Anderson (1908-75) was my favorite composer for a little while when I was a teenager. (Am I square or what?) I don’t listen to him much anymore, but I’ve always been grateful to him for teaching me how to listen to an orchestra at a time when no one I know was listening to orchestras. His music still occupies a little soft spot in my heart. It’s wonderful, light stuff, very catchy and tuneful — the equal, in its bouncy American way, of Johann Strauss the younger, imho.

I once had the pleasure of speaking to Anderson’s widow. I had to double check a title or something for an article, and I went to the LeRoy Anderson website and found a phone number to call for information. I called the number and left a message, and within an hour or so Mrs. Anderson herself called me back. I was stunned. We spoke for a long while, as I recall. She seemed genuinely happy anyone would take an interest in her husband’s music, and I was surprised to learn that the Andersons knew the Elliott Carters. Carter and Anderson were born the same year, both attended Harvard at the same time, and for a while they lived “right down the road” from one another, as Mrs. Anderson put it — the Carters in Waccabuc, New York, the Andersons just over the line in Connecticut.

Besides being classmates and composers, Carter and Anderson shared a talent for languages. Carter speaks French and Italian and reads German and Greek and Latin and heaven knows what else. Anderson, the son of Swedish immigrants, mastered all of the Scandinavian tongues.

Wednesday, December 1, 2010

Steve Martin is right

Not much to say about this, except that I appreciate the thought.

Thursday, November 18, 2010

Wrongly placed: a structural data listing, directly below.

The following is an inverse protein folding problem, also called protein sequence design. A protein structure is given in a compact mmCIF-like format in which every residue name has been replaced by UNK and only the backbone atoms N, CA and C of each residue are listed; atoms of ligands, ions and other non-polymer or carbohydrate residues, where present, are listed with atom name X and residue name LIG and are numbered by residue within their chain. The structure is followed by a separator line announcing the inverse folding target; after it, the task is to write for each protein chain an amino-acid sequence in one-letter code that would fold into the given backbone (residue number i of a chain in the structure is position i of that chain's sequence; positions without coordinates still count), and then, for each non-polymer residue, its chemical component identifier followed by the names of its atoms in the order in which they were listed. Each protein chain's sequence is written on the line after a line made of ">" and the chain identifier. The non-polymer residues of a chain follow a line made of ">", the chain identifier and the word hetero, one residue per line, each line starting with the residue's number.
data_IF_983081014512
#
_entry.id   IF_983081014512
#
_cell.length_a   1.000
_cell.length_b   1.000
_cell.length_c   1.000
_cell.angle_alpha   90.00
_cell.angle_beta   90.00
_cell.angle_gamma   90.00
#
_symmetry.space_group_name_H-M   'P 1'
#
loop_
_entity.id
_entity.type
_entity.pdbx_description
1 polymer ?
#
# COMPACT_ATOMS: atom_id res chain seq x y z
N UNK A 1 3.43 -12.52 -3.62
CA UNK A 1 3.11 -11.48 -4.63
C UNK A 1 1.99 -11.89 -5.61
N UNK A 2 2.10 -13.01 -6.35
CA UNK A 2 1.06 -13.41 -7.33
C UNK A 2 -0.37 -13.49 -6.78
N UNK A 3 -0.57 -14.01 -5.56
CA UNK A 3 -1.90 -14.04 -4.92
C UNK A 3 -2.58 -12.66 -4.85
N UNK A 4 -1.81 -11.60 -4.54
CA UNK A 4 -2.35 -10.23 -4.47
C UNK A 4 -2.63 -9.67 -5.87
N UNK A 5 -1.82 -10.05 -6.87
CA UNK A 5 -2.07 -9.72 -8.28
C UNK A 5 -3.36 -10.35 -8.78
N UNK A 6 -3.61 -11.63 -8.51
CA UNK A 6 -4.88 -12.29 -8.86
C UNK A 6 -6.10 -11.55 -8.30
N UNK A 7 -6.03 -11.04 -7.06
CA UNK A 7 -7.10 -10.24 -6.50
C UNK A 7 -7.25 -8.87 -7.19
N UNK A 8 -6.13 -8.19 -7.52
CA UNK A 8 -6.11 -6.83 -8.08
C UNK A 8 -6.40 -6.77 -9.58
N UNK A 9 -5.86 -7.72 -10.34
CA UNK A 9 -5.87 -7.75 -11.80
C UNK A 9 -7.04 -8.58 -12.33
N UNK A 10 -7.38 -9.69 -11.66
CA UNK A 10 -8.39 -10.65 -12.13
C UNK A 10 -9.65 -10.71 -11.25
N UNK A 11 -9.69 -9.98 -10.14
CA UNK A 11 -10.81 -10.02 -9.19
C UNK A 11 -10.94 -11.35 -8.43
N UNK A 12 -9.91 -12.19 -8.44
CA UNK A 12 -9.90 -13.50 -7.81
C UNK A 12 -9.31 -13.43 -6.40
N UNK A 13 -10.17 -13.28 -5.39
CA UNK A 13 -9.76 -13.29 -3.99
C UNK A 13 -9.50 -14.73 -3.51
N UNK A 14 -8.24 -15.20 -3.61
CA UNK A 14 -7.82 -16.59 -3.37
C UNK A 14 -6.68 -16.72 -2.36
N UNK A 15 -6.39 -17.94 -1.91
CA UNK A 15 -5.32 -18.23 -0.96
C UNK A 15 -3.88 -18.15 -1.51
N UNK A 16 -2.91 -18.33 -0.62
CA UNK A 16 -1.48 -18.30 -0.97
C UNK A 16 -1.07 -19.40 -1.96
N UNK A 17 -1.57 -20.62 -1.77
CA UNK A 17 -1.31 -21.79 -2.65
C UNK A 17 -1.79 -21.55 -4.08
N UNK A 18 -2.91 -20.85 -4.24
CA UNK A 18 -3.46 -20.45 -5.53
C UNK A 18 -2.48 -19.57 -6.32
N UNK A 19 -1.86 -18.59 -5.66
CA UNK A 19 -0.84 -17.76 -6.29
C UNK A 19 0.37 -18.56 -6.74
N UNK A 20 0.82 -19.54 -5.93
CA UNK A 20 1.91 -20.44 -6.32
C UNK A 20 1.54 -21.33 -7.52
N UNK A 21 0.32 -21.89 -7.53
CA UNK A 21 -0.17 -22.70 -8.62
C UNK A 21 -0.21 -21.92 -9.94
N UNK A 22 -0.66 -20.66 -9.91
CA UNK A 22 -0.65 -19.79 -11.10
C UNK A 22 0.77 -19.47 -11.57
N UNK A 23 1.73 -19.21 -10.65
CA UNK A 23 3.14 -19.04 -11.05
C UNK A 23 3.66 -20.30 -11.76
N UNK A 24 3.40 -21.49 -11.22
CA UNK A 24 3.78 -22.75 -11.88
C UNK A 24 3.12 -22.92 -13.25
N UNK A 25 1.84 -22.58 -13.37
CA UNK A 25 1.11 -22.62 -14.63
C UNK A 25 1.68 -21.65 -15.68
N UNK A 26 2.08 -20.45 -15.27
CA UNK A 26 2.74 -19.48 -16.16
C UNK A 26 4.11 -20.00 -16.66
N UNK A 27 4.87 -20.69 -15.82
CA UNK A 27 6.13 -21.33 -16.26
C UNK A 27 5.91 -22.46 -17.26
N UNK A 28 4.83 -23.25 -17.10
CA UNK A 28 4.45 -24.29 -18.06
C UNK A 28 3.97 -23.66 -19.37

A local treasure dies

Yvonne Patterson, who had a long career as a dancer, died last week at the age of 100. She lived in Flourtown, the heart of Springfield Sun country, and I had the privilege of interviewing her on the occasion of what turned out to be her final birthday, when her friends at the Springfield Township High School swimming pool threw her a modest party.

Yvonne was a very big deal, a breathing bit of cultural history in a small suburb that has little use for culture. She danced for Balanchine beginning in the 1930s, and — most exciting as far as I was concerned — she took part in the 1937 premiere of Stravinsky's ballet Jeu de Cartes, which the composer conducted. (The program, presented at the Metropolitan Opera House, also included Fairy's Kiss and Apollo.) I was eager to hear her recollections of Stravinsky, but after seventy years, she had none to give. She remembered being introduced to him briefly at a rehearsal, and that he was short and not very impressive. Then she suddenly stopped herself.

"Oh, don't write that," she said. "If you write that I won't talk to you."

So I didn't write it.

Wednesday, November 10, 2010

Never visit a sausage factory

The link to my piece on David Hobbs is at right. The only thing I have to add is that I did interview David Spitko about the program as a whole, and none of it got into the article. After a couple of false starts about Haydn and Mozart and the problems that, historically, have faced composers of religious music, I decided Mr. Hobbs was the only real story here — a young, local composer with a brand new work going up against a pair of heavyweights.

Then again, the problems that, historically, have faced composers of religious music are interesting in themselves. The church wants the music to do no more or less than enforce a feeling of reverence, and a setting of the words that is too elaborate, or too dramatic, or even too beautiful, gets in the way. The conflict goes back to Palestrina and continues to this day. (For a full discussion, I refer you to the chapter "Church Music," in Charles Rosen's Classical Style.)

"It’s very typical for an organist or choir director to have to struggle with the congregation," David Spitko told me in the interview I didn't use.

I remember in 1999, when my mother died, I wanted the soprano we hired to sing Charles Ives's setting of the spiritual "In the Mornin'" at her funeral Mass. I thought it was appropriate, since it was all about Jesus, in addition to being lovely, but the pastor would not allow it. To this day, I don't know why. Maybe it was too black, or too Protestant. It's hard to figure out, though I'm sure there was a theological explanation that satisfied the pastor.